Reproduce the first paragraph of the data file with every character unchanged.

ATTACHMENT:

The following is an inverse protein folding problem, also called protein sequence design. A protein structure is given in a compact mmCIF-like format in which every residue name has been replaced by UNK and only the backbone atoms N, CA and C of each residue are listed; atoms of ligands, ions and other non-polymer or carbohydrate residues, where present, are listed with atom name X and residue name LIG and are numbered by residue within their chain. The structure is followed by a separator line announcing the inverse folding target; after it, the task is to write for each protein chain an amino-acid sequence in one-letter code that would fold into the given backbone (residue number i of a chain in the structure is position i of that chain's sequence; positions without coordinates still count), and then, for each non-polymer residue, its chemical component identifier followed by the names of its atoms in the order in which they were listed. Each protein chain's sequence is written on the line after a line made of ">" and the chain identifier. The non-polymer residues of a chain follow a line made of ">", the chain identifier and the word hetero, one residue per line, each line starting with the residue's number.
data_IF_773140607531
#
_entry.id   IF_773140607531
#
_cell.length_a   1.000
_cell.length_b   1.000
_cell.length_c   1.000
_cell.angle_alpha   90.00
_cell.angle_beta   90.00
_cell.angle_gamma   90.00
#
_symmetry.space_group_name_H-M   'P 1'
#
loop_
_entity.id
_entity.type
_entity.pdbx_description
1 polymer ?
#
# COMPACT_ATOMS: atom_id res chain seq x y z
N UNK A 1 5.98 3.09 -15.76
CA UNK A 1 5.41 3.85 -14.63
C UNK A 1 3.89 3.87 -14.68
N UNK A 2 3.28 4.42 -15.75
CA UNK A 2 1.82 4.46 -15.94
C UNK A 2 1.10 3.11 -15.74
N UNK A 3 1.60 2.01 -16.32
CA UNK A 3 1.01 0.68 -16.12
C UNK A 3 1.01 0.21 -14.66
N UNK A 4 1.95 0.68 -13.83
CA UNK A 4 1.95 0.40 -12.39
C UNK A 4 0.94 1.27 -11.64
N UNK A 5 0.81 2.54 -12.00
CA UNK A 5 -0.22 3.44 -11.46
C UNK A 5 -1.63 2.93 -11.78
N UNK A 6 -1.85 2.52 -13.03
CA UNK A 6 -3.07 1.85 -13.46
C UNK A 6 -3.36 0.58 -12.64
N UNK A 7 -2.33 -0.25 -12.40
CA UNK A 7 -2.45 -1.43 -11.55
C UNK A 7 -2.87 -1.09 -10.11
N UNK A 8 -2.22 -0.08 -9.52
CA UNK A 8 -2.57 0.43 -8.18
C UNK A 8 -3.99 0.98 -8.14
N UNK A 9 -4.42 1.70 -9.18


The following is an inverse protein folding problem, also called protein sequence design. A protein structure is given in a compact mmCIF-like format in which every residue name has been replaced by UNK and only the backbone atoms N, CA and C of each residue are listed; atoms of ligands, ions and other non-polymer or carbohydrate residues, where present, are listed with atom name X and residue name LIG and are numbered by residue within their chain. The structure is followed by a separator line announcing the inverse folding target; after it, the task is to write for each protein chain an amino-acid sequence in one-letter code that would fold into the given backbone (residue number i of a chain in the structure is position i of that chain's sequence; positions without coordinates still count), and then, for each non-polymer residue, its chemical component identifier followed by the names of its atoms in the order in which they were listed. Each protein chain's sequence is written on the line after a line made of ">" and the chain identifier. The non-polymer residues of a chain follow a line made of ">", the chain identifier and the word hetero, one residue per line, each line starting with the residue's number.